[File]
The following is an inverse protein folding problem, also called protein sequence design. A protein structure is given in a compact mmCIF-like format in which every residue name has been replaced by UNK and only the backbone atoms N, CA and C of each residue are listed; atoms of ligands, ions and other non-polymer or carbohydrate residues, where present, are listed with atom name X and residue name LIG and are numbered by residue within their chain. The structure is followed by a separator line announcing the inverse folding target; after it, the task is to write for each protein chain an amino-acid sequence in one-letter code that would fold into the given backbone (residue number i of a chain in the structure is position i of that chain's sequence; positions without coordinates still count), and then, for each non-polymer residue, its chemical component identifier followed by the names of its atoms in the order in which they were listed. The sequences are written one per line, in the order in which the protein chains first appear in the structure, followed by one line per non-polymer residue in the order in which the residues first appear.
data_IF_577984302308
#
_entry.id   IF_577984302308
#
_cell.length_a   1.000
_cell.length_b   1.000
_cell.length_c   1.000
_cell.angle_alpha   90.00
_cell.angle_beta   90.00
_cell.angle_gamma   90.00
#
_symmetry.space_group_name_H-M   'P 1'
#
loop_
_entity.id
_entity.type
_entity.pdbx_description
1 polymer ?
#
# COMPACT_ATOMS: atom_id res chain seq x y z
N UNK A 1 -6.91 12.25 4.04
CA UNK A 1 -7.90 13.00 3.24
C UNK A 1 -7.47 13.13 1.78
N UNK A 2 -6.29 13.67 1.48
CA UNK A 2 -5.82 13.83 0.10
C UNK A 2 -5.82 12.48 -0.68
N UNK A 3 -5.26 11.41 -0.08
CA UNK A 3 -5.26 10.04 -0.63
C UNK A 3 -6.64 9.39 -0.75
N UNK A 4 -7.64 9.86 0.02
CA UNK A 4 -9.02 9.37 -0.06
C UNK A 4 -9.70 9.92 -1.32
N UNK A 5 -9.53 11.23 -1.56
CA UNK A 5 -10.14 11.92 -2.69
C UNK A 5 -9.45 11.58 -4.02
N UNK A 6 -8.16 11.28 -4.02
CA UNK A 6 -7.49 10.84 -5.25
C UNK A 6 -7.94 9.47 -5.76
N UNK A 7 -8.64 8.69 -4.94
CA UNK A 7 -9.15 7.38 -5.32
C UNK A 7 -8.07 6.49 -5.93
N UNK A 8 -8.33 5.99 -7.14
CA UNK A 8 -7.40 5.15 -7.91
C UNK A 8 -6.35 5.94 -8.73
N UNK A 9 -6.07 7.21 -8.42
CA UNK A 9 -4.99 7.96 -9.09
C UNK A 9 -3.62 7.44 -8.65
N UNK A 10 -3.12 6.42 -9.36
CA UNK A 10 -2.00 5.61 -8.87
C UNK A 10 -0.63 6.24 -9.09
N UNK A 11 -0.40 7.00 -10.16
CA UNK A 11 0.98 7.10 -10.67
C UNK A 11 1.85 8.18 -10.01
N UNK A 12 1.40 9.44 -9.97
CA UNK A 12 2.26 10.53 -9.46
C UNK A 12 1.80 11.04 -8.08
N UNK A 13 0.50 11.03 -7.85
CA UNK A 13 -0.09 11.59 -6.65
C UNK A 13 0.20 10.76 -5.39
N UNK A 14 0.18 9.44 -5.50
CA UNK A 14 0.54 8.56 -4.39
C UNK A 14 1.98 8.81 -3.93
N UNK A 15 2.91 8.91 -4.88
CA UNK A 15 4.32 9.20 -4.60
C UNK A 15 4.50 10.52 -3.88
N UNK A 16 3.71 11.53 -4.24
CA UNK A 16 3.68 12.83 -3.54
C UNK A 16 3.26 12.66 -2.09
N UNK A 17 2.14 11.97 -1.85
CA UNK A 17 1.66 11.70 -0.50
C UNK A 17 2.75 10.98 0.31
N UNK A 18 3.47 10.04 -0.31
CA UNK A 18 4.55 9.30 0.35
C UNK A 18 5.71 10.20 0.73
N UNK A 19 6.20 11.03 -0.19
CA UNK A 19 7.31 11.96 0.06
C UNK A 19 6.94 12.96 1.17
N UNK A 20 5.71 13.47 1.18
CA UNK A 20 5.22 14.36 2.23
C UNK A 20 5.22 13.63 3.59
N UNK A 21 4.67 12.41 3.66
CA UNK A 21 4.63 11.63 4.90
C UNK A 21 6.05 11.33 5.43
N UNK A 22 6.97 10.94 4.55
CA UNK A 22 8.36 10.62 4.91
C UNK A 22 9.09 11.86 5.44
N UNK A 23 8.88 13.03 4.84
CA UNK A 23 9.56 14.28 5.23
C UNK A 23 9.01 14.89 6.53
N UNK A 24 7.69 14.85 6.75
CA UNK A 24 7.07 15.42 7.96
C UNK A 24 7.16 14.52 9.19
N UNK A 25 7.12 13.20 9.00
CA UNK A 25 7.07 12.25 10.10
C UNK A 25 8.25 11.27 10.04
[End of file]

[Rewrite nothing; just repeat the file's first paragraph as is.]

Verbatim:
The following is an inverse protein folding problem, also called protein sequence design. A protein structure is given in a compact mmCIF-like format in which every residue name has been replaced by UNK and only the backbone atoms N, CA and C of each residue are listed; atoms of ligands, ions and other non-polymer or carbohydrate residues, where present, are listed with atom name X and residue name LIG and are numbered by residue within their chain. The structure is followed by a separator line announcing the inverse folding target; after it, the task is to write for each protein chain an amino-acid sequence in one-letter code that would fold into the given backbone (residue number i of a chain in the structure is position i of that chain's sequence; positions without coordinates still count), and then, for each non-polymer residue, its chemical component identifier followed by the names of its atoms in the order in which they were listed. The sequences are written one per line, in the order in which the protein chains first appear in the structure, followed by one line per non-polymer residue in the order in which the residues first appear.